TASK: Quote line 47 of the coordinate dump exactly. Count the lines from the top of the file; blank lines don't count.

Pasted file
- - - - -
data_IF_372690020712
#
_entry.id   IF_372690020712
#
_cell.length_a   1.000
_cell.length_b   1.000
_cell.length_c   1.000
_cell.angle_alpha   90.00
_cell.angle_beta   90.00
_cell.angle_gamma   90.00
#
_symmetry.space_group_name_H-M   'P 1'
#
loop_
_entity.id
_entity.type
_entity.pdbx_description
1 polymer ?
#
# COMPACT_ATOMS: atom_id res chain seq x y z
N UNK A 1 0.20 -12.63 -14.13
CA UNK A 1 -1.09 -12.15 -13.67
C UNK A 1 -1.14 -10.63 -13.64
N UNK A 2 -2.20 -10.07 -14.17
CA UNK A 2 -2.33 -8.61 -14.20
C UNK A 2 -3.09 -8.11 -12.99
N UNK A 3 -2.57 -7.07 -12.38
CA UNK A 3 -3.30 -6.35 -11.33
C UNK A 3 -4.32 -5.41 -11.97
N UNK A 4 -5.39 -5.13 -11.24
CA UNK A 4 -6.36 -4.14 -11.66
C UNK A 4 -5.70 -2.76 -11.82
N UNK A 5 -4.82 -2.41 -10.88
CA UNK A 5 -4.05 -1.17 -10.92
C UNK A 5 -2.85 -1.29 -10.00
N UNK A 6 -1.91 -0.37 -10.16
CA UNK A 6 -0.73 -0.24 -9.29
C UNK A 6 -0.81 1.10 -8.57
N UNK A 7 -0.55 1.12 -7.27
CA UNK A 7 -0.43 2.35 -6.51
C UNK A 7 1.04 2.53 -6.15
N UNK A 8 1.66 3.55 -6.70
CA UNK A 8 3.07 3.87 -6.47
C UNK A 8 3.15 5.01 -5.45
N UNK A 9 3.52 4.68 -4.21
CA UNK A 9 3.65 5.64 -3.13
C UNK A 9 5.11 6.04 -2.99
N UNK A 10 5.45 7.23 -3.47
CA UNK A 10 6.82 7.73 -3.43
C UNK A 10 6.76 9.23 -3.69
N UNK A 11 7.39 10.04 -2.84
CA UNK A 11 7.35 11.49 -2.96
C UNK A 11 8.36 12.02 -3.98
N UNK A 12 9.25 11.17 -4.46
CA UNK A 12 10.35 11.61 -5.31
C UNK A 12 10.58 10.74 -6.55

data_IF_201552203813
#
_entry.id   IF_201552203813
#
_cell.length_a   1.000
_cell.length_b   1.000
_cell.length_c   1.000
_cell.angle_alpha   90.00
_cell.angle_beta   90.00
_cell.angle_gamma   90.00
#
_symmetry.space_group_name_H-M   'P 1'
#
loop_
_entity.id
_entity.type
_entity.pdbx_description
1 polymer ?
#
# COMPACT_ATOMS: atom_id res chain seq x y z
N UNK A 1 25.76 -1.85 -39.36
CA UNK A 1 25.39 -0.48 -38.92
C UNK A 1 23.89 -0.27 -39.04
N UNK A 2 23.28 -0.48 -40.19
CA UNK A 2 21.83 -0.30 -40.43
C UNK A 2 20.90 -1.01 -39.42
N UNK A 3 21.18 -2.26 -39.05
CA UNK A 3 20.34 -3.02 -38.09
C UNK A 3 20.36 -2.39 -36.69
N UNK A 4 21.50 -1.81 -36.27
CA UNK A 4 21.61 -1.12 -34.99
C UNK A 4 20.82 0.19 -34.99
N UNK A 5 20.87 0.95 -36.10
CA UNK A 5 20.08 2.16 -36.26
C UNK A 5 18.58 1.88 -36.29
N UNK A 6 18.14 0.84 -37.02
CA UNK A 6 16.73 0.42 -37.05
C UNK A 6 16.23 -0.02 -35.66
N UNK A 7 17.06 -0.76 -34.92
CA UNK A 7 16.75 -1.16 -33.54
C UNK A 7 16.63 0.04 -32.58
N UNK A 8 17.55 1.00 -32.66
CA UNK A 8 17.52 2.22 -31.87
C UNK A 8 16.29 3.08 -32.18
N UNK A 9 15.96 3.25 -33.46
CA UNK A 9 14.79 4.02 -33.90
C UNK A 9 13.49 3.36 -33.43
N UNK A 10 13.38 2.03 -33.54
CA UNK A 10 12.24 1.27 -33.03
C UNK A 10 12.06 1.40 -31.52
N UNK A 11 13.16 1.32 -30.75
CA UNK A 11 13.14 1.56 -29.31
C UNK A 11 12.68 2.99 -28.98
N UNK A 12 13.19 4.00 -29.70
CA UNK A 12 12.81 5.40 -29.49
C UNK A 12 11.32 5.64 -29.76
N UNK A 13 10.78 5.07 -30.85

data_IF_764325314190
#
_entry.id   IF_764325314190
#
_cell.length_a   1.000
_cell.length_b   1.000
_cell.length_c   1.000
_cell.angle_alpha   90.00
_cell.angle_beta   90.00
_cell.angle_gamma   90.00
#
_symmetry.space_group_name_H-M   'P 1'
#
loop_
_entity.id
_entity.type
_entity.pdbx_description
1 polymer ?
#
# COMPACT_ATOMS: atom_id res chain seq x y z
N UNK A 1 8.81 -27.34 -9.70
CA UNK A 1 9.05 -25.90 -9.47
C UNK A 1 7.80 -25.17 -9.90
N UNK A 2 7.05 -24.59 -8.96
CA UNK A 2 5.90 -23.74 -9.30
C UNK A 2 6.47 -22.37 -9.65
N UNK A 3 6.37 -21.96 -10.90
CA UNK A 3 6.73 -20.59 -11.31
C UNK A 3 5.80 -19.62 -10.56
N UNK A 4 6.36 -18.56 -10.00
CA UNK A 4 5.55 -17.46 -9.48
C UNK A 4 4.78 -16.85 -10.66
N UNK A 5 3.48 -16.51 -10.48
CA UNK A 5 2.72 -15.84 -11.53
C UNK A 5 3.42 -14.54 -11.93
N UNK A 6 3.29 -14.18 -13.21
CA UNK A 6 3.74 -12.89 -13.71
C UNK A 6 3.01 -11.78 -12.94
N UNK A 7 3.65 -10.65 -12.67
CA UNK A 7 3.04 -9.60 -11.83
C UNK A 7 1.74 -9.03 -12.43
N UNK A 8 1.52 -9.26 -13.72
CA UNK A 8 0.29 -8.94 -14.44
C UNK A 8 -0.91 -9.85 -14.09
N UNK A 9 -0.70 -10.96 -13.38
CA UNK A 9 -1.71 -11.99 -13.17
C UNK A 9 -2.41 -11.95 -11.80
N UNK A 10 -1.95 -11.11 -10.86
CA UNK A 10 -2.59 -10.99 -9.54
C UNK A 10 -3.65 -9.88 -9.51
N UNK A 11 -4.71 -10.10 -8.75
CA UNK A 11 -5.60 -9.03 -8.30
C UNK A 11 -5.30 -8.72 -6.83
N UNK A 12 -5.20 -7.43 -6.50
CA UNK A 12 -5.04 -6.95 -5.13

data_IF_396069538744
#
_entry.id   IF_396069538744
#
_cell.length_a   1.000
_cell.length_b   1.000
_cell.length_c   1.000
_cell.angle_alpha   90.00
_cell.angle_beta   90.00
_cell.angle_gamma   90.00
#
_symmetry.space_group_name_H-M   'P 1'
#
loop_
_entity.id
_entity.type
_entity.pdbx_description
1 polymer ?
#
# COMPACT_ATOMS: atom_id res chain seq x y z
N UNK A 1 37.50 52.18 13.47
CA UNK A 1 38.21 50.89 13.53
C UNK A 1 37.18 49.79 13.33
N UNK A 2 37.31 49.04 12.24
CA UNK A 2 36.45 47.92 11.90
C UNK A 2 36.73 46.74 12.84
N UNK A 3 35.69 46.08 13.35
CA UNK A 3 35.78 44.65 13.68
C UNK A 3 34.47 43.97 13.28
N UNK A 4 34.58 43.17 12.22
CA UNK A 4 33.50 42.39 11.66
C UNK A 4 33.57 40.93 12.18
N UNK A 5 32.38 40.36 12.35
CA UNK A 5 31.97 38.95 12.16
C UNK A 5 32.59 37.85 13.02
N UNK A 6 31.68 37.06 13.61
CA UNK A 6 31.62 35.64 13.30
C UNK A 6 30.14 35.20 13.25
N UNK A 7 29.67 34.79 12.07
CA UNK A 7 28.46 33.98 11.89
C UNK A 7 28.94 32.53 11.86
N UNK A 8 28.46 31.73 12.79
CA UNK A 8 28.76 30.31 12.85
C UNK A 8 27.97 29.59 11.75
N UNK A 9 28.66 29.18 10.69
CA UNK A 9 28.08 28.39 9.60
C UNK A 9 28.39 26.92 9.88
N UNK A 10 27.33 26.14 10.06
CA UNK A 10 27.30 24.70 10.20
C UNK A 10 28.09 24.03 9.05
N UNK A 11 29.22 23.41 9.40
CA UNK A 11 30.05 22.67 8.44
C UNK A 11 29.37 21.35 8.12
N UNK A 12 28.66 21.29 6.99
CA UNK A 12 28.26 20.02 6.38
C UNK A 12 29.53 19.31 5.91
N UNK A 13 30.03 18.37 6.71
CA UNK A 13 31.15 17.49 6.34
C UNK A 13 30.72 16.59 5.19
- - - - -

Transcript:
C UNK A 9 5.11 6.04 -2.99